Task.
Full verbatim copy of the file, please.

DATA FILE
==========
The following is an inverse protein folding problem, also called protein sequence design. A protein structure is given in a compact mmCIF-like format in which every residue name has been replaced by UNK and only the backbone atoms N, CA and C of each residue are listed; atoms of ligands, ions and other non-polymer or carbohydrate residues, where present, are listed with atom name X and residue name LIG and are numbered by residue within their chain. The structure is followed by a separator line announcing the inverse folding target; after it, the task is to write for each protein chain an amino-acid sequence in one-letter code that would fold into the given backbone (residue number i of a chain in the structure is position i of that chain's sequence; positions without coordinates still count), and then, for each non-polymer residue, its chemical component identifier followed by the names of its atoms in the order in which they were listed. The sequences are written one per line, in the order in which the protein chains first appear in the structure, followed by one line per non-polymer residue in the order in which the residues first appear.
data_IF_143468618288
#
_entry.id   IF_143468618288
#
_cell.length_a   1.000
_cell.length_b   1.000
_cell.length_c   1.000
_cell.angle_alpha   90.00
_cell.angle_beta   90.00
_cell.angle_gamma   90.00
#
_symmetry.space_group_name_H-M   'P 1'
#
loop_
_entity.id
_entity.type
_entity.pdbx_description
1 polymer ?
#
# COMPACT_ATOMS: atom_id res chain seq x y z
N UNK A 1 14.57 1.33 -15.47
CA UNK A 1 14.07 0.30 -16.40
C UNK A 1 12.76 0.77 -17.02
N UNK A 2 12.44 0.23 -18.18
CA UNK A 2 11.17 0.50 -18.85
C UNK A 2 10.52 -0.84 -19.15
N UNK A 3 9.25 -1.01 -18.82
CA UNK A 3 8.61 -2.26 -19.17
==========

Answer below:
The following is an inverse protein folding problem, also called protein sequence design. A protein structure is given in a compact mmCIF-like format in which every residue name has been replaced by UNK and only the backbone atoms N, CA and C of each residue are listed; atoms of ligands, ions and other non-polymer or carbohydrate residues, where present, are listed with atom name X and residue name LIG and are numbered by residue within their chain. The structure is followed by a separator line announcing the inverse folding target; after it, the task is to write for each protein chain an amino-acid sequence in one-letter code that would fold into the given backbone (residue number i of a chain in the structure is position i of that chain's sequence; positions without coordinates still count), and then, for each non-polymer residue, its chemical component identifier followed by the names of its atoms in the order in which they were listed. The sequences are written one per line, in the order in which the protein chains first appear in the structure, followed by one line per non-polymer residue in the order in which the residues first appear.
data_IF_143468618288
#
_entry.id   IF_143468618288
#
_cell.length_a   1.000
_cell.length_b   1.000
_cell.length_c   1.000
_cell.angle_alpha   90.00
_cell.angle_beta   90.00
_cell.angle_gamma   90.00
#
_symmetry.space_group_name_H-M   'P 1'
#
loop_
_entity.id
_entity.type
_entity.pdbx_description
1 polymer ?
#
# COMPACT_ATOMS: atom_id res chain seq x y z
N UNK A 1 14.57 1.33 -15.47
CA UNK A 1 14.07 0.30 -16.40
C UNK A 1 12.76 0.77 -17.02
N UNK A 2 12.44 0.23 -18.18
CA UNK A 2 11.17 0.50 -18.85
C UNK A 2 10.52 -0.84 -19.15
N UNK A 3 9.25 -1.01 -18.82
CA UNK A 3 8.61 -2.26 -19.17